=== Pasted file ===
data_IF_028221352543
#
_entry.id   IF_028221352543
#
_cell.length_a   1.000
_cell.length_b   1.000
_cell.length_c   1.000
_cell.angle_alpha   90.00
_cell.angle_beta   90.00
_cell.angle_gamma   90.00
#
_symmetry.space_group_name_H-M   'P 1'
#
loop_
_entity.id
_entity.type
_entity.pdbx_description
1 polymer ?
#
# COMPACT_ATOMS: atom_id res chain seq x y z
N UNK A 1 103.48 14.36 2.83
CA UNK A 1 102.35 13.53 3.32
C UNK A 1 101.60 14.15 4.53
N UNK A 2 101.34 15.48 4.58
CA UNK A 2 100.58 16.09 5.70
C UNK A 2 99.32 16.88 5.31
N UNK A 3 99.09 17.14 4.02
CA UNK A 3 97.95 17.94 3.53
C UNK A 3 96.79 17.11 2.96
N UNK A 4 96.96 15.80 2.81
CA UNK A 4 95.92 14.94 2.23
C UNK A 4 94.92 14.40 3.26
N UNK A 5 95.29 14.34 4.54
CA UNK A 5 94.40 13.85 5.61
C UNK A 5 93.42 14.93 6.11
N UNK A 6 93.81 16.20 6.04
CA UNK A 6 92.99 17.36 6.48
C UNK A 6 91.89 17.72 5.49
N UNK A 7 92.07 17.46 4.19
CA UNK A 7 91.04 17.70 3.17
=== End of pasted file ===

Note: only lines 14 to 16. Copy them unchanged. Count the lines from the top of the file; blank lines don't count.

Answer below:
loop_
_entity.id
_entity.type